Fast Pitch

Penelope's arm spins like a windmill, and the ball sails across the plate, cracking into the catcher's mitt like a gunshot. She doesn't hear the cheering, or the taunts from the bench opposite. She stretches her head from side to side, throws her shoulders back, shakes out her hands, steps back up onto the mound.

The ex is there: the kids wanted to watch the game so he brought them, even though — as he reminded her — it's his weekend. He's talking, nursing a beer, looking around, buried in his phone.

Allison is in the front row, and sees only Penelope.

Look Up

"Mister, can I ask you a question?"

Chuck opened his eyes. The boy couldn't have been more than eight. "Sure."

"Why are you lying in the grass staring up at the sky? Ain't nothing up there."

Chuck laughed. "Sure there is. Stars, lots of stars, clouds of gas and dust, all sorts of other things. You can even see the plane of the galaxy, where the stars are thicker."

The boy threw back his head, mouth open. "Where?"

"There, see? It's called the 'Milky Way', at least around here."

"Aw, I can't see nothing."

The boy must have crossed the field from the well-lit farmhouse, squeezed through a gap in the fence too small for a cow. "You just came from inside, just now? Let your eyes adjust; sit down for a minute." The boy looked at him, sizing him up. He wasn't surprised: people from rural areas were shy of strangers. If only the boy knew how strange Chuck really was. "It's all right. I don't eat little boys. Anyway, even if I did, I'm not really all that hungry."

Eventually the boy sat on the grass, then lay on the grass, just out of reach, staring up. After a short while he said, "I think I see it… lots of stars in a line, like a row of seeds in a furrow."

"Every one of those stars is a sun just like yours. Some of them are bigger, smaller, brighter, hotter. A lot of them, most of them have planets around them, just like yours. Some of their planets have people on them, people like you, but different."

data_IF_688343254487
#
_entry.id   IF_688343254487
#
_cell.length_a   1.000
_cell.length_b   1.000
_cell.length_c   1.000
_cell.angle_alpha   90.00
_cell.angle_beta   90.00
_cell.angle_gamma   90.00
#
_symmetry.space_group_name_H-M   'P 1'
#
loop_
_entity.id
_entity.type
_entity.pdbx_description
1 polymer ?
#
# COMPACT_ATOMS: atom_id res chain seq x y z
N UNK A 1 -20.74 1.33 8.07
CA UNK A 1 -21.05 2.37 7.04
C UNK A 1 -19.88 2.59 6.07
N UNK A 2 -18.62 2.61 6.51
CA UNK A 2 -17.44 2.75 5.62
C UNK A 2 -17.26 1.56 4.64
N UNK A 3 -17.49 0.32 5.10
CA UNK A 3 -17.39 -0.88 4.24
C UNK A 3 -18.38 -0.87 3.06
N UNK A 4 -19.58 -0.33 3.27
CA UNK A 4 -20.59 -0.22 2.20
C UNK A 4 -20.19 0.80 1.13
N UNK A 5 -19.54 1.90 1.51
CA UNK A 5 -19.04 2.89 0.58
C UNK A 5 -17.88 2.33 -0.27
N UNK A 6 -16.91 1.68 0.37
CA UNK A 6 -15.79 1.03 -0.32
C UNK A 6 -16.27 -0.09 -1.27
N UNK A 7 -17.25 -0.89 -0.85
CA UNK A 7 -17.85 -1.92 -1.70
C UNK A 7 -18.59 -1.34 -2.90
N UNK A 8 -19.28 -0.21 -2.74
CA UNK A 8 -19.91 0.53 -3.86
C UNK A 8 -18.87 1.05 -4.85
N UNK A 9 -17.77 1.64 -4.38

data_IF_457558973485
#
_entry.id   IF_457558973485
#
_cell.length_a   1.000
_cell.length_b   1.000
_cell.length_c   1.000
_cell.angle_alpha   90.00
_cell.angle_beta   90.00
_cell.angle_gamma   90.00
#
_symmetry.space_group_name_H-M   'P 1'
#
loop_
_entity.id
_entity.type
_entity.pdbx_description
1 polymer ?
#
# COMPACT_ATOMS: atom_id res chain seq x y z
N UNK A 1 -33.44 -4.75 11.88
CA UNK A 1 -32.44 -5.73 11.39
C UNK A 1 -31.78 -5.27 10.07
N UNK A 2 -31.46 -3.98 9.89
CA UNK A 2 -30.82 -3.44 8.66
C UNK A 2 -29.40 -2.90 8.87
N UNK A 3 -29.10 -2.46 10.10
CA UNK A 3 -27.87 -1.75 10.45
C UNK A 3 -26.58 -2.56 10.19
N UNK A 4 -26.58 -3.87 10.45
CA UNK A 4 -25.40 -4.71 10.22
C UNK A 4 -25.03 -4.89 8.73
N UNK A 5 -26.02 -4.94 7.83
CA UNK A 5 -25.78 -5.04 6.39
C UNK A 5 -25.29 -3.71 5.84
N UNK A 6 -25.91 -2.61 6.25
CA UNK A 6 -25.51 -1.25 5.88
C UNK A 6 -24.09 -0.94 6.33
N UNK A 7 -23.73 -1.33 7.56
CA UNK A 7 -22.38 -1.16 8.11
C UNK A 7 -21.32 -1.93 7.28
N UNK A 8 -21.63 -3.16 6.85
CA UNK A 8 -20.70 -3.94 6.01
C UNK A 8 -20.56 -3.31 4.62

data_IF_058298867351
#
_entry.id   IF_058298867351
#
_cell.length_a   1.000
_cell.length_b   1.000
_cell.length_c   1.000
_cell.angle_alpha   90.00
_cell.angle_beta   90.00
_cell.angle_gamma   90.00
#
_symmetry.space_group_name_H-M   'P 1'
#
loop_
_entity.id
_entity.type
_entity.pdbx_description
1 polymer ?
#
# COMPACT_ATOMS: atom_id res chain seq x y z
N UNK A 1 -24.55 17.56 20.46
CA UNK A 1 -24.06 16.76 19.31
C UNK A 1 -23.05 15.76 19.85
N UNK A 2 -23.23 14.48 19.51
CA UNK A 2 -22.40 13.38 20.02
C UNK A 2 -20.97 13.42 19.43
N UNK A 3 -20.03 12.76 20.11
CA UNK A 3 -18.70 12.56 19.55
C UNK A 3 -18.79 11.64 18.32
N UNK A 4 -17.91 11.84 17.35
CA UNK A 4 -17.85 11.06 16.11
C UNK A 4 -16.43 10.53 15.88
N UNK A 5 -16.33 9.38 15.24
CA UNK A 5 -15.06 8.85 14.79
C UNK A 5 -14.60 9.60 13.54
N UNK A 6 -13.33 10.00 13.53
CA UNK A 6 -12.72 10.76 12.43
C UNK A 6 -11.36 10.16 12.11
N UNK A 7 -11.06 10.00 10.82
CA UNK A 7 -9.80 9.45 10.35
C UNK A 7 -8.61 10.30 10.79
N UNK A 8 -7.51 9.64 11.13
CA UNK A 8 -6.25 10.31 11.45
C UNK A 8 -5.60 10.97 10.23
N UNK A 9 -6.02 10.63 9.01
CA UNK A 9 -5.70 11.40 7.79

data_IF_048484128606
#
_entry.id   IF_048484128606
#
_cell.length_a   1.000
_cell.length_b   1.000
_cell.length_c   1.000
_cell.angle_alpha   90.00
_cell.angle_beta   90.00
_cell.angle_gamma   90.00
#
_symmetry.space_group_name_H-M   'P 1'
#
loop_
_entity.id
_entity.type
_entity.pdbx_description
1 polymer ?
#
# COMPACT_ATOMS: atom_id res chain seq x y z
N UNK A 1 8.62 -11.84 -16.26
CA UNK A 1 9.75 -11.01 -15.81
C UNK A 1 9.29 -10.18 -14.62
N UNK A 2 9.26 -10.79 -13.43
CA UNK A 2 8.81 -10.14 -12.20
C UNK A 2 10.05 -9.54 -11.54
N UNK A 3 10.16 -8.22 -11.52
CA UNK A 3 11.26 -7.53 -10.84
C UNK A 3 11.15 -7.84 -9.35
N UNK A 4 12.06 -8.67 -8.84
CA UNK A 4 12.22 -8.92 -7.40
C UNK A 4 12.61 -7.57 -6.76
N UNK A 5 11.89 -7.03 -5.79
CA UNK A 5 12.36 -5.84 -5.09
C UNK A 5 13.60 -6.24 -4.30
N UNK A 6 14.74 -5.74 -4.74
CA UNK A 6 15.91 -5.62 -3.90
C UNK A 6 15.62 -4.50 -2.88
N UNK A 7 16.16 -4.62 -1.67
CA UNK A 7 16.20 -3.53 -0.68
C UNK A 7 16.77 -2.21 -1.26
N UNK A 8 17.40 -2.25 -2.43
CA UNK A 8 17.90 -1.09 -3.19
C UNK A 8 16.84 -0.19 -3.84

"How'd they get there?"

"They're from there. That's where they were born, where they live. They evolved there."

"How do you know that?"

Chuck laughed. "I just know. It's like I've seen them, all of them, though I've never been. Like somebody else's memories of walking around, exploring, visiting, talking. It's a lot to hold in your head all at once."

"Does it hurt?"

"No, no. My head can hold a lot more. Years and years more."

There came a call from the farmhouse: a boy's name in a mother's voice, time to come in, time to wash up, to get changed, to go to bed.

"Coming, Ma!" The boy shouted at the top of his lungs. To Chuck he asked, "You gonna lie out here all night? Town's not that far…" He pointed up the dirt road.

"I'll get there in a while. There's no hurry. Do you think anyone will mind if I lie here a bit longer?"

The boy shrugged. "I won't tell."

"That's very kind. It was nice to meet you." Chuck held out his hand.

The boy regarded Chuck's hand as a risk, sized it up, then shook it resolutely, like a man, before running off to squeeze back through the fence. Once through, he turned, and asked, "Hey, Mister, where you from?"

Chuck smiled, raised his hand to the sky, and pointed. "That one."

Meet Cute

"That," Mays intoned with an air of respect, "is a big-ass ship." It was a spoked wheel, spinning, presumably for gravity. It had appeared out of nowhere, like a magic trick. "FTL but no gravity plating? Odd…"

ELLE's computerized voice spoke through the comm systems. "This configuration does not appear in Company or Government records. Caution is advised."

"You bet your—"

"Is it possible they have not seen us? Perhaps they are here to mine the asteroid just as we are." Rebbo was at his shoulder; far above his shoulder, actually, at ten feet tall.

"That'd be one hell of a coincidence. ELLE?"

"Insufficient Data."

About what he expected. "Are they on an intercept course?"

"At their current speed and heading they will pass within ten kilometers of this side of the asteroid. So far they have made no detectable adjustments to speed and heading. I suggest a radar scan."

"Just start radiating at them? I don't think so."

A sudden dazzling light; Mays covered his eyes. "We're under attack! Bring up—"

"Searchlight only. They are illuminating a wide area of this face of the asteroid, centered on our position. There is no damage to the hull," ELLE reassured.

Rebbo observed, "It appears they are less concerned with radiation than you."

"Fine, ELLE, scan them. But don't blame me if they start shooting at us."

An hour later Mays was a hundred meters from the ship in a pressure suit, secured to the surface by piton and line, waiting while the visitors made their careful way across the rock towards him. "I can't see into the crawler very well, but I think there's three of them." He dialed his visor lens up a few points. "They're small. Half the size of a man. I wonder how many of them there are in that thing."

"It could be a colony ship," Rebbo observed. "Or a spacegoing colony. It's not unheard of for some species to—"

"I'll be damned."


"One of them is waving."